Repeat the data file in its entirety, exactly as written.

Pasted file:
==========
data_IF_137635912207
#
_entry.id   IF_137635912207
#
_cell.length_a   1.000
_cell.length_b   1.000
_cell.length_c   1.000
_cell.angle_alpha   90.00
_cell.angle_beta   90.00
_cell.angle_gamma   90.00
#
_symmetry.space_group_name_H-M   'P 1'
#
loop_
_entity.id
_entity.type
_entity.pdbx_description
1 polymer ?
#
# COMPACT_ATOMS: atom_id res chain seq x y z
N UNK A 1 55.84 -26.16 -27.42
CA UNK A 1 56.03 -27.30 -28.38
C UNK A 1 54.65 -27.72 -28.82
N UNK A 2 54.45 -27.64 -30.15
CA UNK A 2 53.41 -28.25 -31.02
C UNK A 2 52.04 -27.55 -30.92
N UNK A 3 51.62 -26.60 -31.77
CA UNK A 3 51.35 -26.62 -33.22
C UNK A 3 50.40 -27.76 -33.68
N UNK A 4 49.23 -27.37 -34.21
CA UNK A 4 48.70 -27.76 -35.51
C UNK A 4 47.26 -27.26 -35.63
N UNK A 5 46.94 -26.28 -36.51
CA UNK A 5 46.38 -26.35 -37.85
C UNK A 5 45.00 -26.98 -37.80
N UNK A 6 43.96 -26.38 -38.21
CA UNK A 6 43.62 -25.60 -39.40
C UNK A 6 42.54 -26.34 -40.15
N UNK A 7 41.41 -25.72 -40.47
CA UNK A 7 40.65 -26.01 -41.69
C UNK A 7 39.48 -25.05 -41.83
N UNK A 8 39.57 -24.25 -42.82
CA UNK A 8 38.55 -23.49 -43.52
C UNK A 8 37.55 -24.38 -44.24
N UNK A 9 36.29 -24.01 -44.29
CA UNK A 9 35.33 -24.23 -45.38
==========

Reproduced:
data_IF_137635912207
#
_entry.id   IF_137635912207
#
_cell.length_a   1.000
_cell.length_b   1.000
_cell.length_c   1.000
_cell.angle_alpha   90.00
_cell.angle_beta   90.00
_cell.angle_gamma   90.00
#
_symmetry.space_group_name_H-M   'P 1'
#
loop_
_entity.id
_entity.type
_entity.pdbx_description
1 polymer ?
#
# COMPACT_ATOMS: atom_id res chain seq x y z
N UNK A 1 55.84 -26.16 -27.42
CA UNK A 1 56.03 -27.30 -28.38
C UNK A 1 54.65 -27.72 -28.82
N UNK A 2 54.45 -27.64 -30.15
CA UNK A 2 53.41 -28.25 -31.02
C UNK A 2 52.04 -27.55 -30.92
N UNK A 3 51.62 -26.60 -31.77
CA UNK A 3 51.35 -26.62 -33.22
C UNK A 3 50.40 -27.76 -33.68
N UNK A 4 49.23 -27.37 -34.21
CA UNK A 4 48.70 -27.76 -35.51
C UNK A 4 47.26 -27.26 -35.63
N UNK A 5 46.94 -26.28 -36.51
CA UNK A 5 46.38 -26.35 -37.85
C UNK A 5 45.00 -26.98 -37.80
N UNK A 6 43.96 -26.38 -38.21
CA UNK A 6 43.62 -25.60 -39.40
C UNK A 6 42.54 -26.34 -40.15
N UNK A 7 41.41 -25.72 -40.47
CA UNK A 7 40.65 -26.01 -41.69
C UNK A 7 39.48 -25.05 -41.83
N UNK A 8 39.57 -24.25 -42.82
CA UNK A 8 38.55 -23.49 -43.52
C UNK A 8 37.55 -24.38 -44.24
N UNK A 9 36.29 -24.01 -44.29
CA UNK A 9 35.33 -24.23 -45.38